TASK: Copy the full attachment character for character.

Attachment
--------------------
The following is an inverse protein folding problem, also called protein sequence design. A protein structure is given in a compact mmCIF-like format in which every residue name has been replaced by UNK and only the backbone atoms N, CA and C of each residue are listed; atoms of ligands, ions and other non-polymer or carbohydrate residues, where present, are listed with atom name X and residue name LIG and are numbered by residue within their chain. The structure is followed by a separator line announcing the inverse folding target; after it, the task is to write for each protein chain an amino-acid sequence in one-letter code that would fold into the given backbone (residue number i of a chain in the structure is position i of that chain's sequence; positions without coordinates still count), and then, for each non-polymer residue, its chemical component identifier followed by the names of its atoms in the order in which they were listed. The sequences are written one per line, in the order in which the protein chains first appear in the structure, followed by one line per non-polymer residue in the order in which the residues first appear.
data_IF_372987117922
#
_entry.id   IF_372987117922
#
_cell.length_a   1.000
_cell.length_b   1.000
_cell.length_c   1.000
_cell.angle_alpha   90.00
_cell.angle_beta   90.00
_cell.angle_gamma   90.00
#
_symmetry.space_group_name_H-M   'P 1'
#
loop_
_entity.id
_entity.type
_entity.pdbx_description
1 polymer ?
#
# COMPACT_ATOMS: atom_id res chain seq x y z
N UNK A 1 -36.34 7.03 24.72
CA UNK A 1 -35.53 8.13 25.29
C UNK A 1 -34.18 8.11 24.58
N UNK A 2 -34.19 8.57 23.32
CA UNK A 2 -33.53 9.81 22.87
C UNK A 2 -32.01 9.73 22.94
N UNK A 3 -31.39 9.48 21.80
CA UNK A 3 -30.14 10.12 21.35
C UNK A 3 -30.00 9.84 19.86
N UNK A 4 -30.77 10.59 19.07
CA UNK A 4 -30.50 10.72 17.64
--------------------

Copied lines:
The following is an inverse protein folding problem, also called protein sequence design. A protein structure is given in a compact mmCIF-like format in which every residue name has been replaced by UNK and only the backbone atoms N, CA and C of each residue are listed; atoms of ligands, ions and other non-polymer or carbohydrate residues, where present, are listed with atom name X and residue name LIG and are numbered by residue within their chain. The structure is followed by a separator line announcing the inverse folding target; after it, the task is to write for each protein chain an amino-acid sequence in one-letter code that would fold into the given backbone (residue number i of a chain in the structure is position i of that chain's sequence; positions without coordinates still count), and then, for each non-polymer residue, its chemical component identifier followed by the names of its atoms in the order in which they were listed. The sequences are written one per line, in the order in which the protein chains first appear in the structure, followed by one line per non-polymer residue in the order in which the residues first appear.
data_IF_372987117922
#
_entry.id   IF_372987117922
#
_cell.length_a   1.000
_cell.length_b   1.000
_cell.length_c   1.000
_cell.angle_alpha   90.00
_cell.angle_beta   90.00
_cell.angle_gamma   90.00
#
_symmetry.space_group_name_H-M   'P 1'
#
loop_
_entity.id
_entity.type
_entity.pdbx_description
1 polymer ?
#
# COMPACT_ATOMS: atom_id res chain seq x y z
N UNK A 1 -36.34 7.03 24.72
CA UNK A 1 -35.53 8.13 25.29
C UNK A 1 -34.18 8.11 24.58
N UNK A 2 -34.19 8.57 23.32
CA UNK A 2 -33.53 9.81 22.87
C UNK A 2 -32.01 9.73 22.94
N UNK A 3 -31.39 9.48 21.80
CA UNK A 3 -30.14 10.12 21.35
C UNK A 3 -30.00 9.84 19.86
N UNK A 4 -30.77 10.59 19.07
CA UNK A 4 -30.50 10.72 17.64